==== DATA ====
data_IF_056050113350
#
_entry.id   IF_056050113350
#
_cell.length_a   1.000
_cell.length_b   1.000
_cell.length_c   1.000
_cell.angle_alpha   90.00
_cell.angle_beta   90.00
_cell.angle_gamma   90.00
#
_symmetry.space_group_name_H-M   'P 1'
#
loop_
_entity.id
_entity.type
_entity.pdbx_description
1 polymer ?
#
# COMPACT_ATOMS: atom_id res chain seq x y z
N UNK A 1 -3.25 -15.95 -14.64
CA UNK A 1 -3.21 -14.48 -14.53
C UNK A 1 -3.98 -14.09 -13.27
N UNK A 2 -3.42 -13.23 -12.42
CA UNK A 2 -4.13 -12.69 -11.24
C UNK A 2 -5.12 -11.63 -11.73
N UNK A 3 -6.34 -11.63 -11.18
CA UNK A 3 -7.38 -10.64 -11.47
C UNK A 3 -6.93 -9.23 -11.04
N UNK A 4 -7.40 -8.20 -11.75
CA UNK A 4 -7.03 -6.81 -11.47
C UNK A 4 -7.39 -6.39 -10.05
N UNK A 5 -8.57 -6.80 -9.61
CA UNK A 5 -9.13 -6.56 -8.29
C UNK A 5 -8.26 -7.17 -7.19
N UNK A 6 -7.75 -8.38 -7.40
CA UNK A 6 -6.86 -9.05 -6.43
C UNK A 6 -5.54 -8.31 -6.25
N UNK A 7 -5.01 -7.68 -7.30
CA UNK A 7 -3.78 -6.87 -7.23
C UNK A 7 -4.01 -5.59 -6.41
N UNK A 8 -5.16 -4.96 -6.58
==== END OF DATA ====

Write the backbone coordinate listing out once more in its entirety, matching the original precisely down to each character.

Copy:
data_IF_056050113350
#
_entry.id   IF_056050113350
#
_cell.length_a   1.000
_cell.length_b   1.000
_cell.length_c   1.000
_cell.angle_alpha   90.00
_cell.angle_beta   90.00
_cell.angle_gamma   90.00
#
_symmetry.space_group_name_H-M   'P 1'
#
loop_
_entity.id
_entity.type
_entity.pdbx_description
1 polymer ?
#
# COMPACT_ATOMS: atom_id res chain seq x y z
N UNK A 1 -3.25 -15.95 -14.64
CA UNK A 1 -3.21 -14.48 -14.53
C UNK A 1 -3.98 -14.09 -13.27
N UNK A 2 -3.42 -13.23 -12.42
CA UNK A 2 -4.13 -12.69 -11.24
C UNK A 2 -5.12 -11.63 -11.73
N UNK A 3 -6.34 -11.63 -11.18
CA UNK A 3 -7.38 -10.64 -11.47
C UNK A 3 -6.93 -9.23 -11.04
N UNK A 4 -7.40 -8.20 -11.75
CA UNK A 4 -7.03 -6.81 -11.47
C UNK A 4 -7.39 -6.39 -10.05
N UNK A 5 -8.57 -6.80 -9.61
CA UNK A 5 -9.13 -6.56 -8.29
C UNK A 5 -8.26 -7.17 -7.19
N UNK A 6 -7.75 -8.38 -7.40
CA UNK A 6 -6.86 -9.05 -6.43
C UNK A 6 -5.54 -8.31 -6.25
N UNK A 7 -5.01 -7.68 -7.30
CA UNK A 7 -3.78 -6.87 -7.23
C UNK A 7 -4.01 -5.59 -6.41
N UNK A 8 -5.16 -4.96 -6.58